The Luminette visor light glasses are designed to help with the winter blues, but can also be used to help you get strong light when traveling.
The manufacturer claims that the more targeted effect of the light on the eyes helps reduce the time you actually need to use them when compared to a lightbox.
When flying long distance it’s common to suffer from travel fatigue, even if there’s no significant time zone change. A typical example is flying from the USA to South America.
There are things you can do before you travel to help with travel fatigue. These steps probably won’t help you change your body clock, but they can help you feel more rested.
Steps to take before you travel
- Try to ensure you’re well rested in the days leading up to your journey. If you work yourself into the ground and travel when exhausted, you may find it takes longer to recover and/or overcome the jet lag.
- Do some exercise the day before traveling, or in the morning if traveling later in the day. But avoid strenuous exercise close to the flight time if you plan to sleep on the plane.
- Limit the amount of alcohol you drink before flying. Alcohol might help you fall asleep, but then disrupts your quality of sleep.
Things that help while on the journey
- Drink plenty of liquids, such as water and juices, and avoid alcohol or caffeine. Buy a large bottle of water to take with you once you go through security.
- Bring accessories to help you sleep better. A good sleep mask, some earplugs, a good travel pillow and a cozy warm jumper can all help.
- If you have a long stopover, take the opportunity to walk around and get the blood moving in your body. If there are facilities like a shower, freshening up might help you sleep on the next leg of the journey.
- If you decide to use sleeping pills, remember that they can leave you feeling groggy when you wake up. If you can sleep naturally, it will benefit you when you arrive.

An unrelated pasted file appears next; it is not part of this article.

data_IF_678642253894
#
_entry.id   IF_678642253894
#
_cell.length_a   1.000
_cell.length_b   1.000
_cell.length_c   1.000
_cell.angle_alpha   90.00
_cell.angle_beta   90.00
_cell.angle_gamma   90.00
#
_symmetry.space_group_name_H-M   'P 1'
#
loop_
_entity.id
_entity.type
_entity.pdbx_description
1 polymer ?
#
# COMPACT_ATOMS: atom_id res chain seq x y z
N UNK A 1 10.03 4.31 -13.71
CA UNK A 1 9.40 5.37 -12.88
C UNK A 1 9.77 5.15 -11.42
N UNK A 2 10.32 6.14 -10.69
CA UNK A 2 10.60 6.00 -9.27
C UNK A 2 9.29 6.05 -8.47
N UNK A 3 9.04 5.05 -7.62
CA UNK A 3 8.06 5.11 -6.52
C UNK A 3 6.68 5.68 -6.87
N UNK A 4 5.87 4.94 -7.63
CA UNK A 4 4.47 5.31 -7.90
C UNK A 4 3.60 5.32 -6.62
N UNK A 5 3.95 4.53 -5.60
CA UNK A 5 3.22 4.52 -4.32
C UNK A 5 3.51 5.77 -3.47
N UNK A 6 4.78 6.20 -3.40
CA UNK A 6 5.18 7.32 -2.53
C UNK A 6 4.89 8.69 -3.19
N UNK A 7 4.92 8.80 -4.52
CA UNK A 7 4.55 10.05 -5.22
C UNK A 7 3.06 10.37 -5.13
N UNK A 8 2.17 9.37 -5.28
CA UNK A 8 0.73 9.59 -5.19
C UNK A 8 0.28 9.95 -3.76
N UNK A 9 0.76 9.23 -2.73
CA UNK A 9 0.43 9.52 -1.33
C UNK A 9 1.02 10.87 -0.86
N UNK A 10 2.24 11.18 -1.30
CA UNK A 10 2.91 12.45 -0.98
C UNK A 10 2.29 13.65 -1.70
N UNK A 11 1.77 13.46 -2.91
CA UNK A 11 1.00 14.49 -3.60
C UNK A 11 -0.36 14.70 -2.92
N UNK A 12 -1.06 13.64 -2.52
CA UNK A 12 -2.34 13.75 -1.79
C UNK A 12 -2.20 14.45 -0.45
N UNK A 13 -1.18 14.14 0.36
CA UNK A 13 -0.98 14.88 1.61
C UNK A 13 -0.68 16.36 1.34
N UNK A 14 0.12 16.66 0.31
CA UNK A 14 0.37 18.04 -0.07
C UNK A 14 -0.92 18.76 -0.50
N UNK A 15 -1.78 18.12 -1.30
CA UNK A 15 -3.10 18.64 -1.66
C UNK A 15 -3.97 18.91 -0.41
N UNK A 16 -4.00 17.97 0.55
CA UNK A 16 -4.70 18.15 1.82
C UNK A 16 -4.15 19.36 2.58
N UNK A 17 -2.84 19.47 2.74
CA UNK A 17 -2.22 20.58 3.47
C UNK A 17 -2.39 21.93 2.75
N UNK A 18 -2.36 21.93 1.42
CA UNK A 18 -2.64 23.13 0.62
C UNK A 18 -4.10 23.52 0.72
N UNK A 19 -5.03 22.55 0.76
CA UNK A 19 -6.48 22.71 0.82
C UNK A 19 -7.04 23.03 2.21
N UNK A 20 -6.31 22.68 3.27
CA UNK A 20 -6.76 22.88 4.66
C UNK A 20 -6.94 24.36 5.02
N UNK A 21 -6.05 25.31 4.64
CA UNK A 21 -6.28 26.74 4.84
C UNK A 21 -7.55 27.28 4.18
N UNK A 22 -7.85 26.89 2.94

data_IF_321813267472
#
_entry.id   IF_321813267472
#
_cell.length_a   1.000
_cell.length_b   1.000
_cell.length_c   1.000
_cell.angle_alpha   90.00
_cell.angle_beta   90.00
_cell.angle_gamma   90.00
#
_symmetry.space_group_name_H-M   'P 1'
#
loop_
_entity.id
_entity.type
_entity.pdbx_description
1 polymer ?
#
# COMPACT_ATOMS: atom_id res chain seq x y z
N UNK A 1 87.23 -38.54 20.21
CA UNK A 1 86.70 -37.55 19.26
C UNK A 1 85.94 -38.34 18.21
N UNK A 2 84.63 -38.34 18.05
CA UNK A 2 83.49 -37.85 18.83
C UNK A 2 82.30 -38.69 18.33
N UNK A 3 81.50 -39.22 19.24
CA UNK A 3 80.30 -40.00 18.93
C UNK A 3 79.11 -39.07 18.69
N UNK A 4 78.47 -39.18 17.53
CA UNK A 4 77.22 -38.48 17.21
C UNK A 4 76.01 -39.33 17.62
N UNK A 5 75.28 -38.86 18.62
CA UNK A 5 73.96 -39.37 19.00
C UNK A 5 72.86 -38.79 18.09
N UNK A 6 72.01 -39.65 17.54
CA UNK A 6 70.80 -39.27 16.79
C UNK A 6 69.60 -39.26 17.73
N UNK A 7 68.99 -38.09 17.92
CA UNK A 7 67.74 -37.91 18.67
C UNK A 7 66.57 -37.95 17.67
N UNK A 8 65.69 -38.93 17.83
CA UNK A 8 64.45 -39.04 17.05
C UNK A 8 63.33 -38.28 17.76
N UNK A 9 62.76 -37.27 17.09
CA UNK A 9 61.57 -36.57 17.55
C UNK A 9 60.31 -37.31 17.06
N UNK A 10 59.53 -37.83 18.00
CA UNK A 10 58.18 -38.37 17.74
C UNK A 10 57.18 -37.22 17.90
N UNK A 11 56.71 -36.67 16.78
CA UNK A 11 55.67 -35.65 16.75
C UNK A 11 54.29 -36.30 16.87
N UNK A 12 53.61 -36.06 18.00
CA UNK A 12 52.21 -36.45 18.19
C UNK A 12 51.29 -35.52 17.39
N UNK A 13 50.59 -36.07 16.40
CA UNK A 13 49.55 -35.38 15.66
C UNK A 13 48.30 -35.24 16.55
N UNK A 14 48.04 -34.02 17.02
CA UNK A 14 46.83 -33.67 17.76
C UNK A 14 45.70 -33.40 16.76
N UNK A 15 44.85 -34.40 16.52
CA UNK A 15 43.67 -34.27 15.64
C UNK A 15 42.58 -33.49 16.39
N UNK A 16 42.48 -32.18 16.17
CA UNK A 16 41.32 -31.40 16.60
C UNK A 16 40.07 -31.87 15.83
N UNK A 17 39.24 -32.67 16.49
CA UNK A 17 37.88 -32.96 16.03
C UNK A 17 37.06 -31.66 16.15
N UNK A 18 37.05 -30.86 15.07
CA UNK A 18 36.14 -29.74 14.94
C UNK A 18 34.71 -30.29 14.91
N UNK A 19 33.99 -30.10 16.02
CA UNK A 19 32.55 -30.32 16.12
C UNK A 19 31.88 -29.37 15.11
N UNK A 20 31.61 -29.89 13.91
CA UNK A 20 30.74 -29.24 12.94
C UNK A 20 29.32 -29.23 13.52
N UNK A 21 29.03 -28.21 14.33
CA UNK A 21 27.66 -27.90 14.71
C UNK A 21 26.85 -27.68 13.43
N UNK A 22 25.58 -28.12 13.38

Melatonin receives a lot of attention because it’s sometimes seen as more ‘natural’ than many other sleeping pills.
In a previous article, I discussed how melatonin might not help with insomnia but can help you avoid jet lag.
The researchers in Rush University explain how melatonin might help with jet lag in two ways:
- Taking a dose of 3 mg before bedtime for the first few nights following an eastbound flight. In this case, it’s really helping you to go to sleep when you body is saying it’s time to be awake.
- Taking a smaller dose of 0.5 mg two to three hours before you’re due to go to sleep in the new time zone. This is about the time your body would normally start producing melatonin.
Although there’s no cure for jet lag, there are things you can do to reduce how long you suffer from it.
The key to beating jet lag is to change your body clock to match the new time zone. This requires a good understanding of how exposure to light at different times can affect your body clock.
There are a number of online calculators which can help you design an effective jet lag plan. I recommended the Rooster calculator as a good option.
On arrival at an exciting new destination, it’s difficult to resist the temptation to start exploring. But, armed with your plan, you can take some measures to help your body clock without spoiling your trip.
Perhaps the most exciting idea is that by making some adjustments to your body clock before departure, it may be possible to arrive virtually jet lag free.
How does jet lag affect you when you travel? Do you have any tips for dealing with it? Feel free to share your experience and any tips in the comments below.